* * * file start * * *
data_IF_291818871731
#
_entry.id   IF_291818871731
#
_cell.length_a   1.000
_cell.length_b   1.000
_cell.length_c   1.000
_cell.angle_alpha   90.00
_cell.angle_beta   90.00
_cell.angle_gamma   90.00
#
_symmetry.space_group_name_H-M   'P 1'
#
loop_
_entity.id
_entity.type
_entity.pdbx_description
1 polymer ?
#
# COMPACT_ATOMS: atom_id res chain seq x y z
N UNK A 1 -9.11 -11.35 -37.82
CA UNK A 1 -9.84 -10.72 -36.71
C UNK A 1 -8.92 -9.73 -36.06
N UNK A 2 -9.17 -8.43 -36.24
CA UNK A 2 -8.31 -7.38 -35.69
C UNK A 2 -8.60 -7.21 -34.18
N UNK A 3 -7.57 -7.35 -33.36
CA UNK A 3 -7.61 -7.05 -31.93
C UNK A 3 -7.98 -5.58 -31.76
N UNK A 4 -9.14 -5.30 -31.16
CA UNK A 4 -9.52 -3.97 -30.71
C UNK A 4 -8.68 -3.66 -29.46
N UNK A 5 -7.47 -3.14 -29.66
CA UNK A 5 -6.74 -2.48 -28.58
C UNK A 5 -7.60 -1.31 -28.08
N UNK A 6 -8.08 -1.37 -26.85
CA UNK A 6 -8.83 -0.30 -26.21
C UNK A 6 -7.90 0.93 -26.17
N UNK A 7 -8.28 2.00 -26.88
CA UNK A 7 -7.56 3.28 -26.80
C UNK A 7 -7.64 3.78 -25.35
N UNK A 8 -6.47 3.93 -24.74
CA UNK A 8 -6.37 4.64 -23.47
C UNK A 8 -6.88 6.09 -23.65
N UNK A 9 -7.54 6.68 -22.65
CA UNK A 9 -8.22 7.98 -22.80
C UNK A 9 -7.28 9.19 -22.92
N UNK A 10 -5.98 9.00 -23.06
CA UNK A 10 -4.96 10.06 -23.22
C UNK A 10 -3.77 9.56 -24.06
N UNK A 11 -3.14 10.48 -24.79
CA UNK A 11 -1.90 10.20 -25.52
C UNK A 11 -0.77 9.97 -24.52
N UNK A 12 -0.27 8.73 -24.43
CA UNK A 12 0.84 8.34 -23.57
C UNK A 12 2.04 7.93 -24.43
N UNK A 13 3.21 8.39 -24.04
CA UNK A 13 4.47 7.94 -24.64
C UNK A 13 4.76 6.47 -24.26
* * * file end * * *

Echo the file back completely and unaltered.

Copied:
data_IF_291818871731
#
_entry.id   IF_291818871731
#
_cell.length_a   1.000
_cell.length_b   1.000
_cell.length_c   1.000
_cell.angle_alpha   90.00
_cell.angle_beta   90.00
_cell.angle_gamma   90.00
#
_symmetry.space_group_name_H-M   'P 1'
#
loop_
_entity.id
_entity.type
_entity.pdbx_description
1 polymer ?
#
# COMPACT_ATOMS: atom_id res chain seq x y z
N UNK A 1 -9.11 -11.35 -37.82
CA UNK A 1 -9.84 -10.72 -36.71
C UNK A 1 -8.92 -9.73 -36.06
N UNK A 2 -9.17 -8.43 -36.24
CA UNK A 2 -8.31 -7.38 -35.69
C UNK A 2 -8.60 -7.21 -34.18
N UNK A 3 -7.57 -7.35 -33.36
CA UNK A 3 -7.61 -7.05 -31.93
C UNK A 3 -7.98 -5.58 -31.76
N UNK A 4 -9.14 -5.30 -31.16
CA UNK A 4 -9.52 -3.97 -30.71
C UNK A 4 -8.68 -3.66 -29.46
N UNK A 5 -7.47 -3.14 -29.66
CA UNK A 5 -6.74 -2.48 -28.58
C UNK A 5 -7.60 -1.31 -28.08
N UNK A 6 -8.08 -1.37 -26.85
CA UNK A 6 -8.83 -0.30 -26.21
C UNK A 6 -7.90 0.93 -26.17
N UNK A 7 -8.28 2.00 -26.88
CA UNK A 7 -7.56 3.28 -26.80
C UNK A 7 -7.64 3.78 -25.35
N UNK A 8 -6.47 3.93 -24.74
CA UNK A 8 -6.37 4.64 -23.47
C UNK A 8 -6.88 6.09 -23.65
N UNK A 9 -7.54 6.68 -22.65
CA UNK A 9 -8.22 7.98 -22.80
C UNK A 9 -7.28 9.19 -22.92
N UNK A 10 -5.98 9.00 -23.06
CA UNK A 10 -4.96 10.06 -23.22
C UNK A 10 -3.77 9.56 -24.06
N UNK A 11 -3.14 10.48 -24.79
CA UNK A 11 -1.90 10.20 -25.52
C UNK A 11 -0.77 9.97 -24.52
N UNK A 12 -0.27 8.73 -24.43
CA UNK A 12 0.84 8.34 -23.57
C UNK A 12 2.04 7.93 -24.43
N UNK A 13 3.21 8.39 -24.04
CA UNK A 13 4.47 7.94 -24.64
C UNK A 13 4.76 6.47 -24.26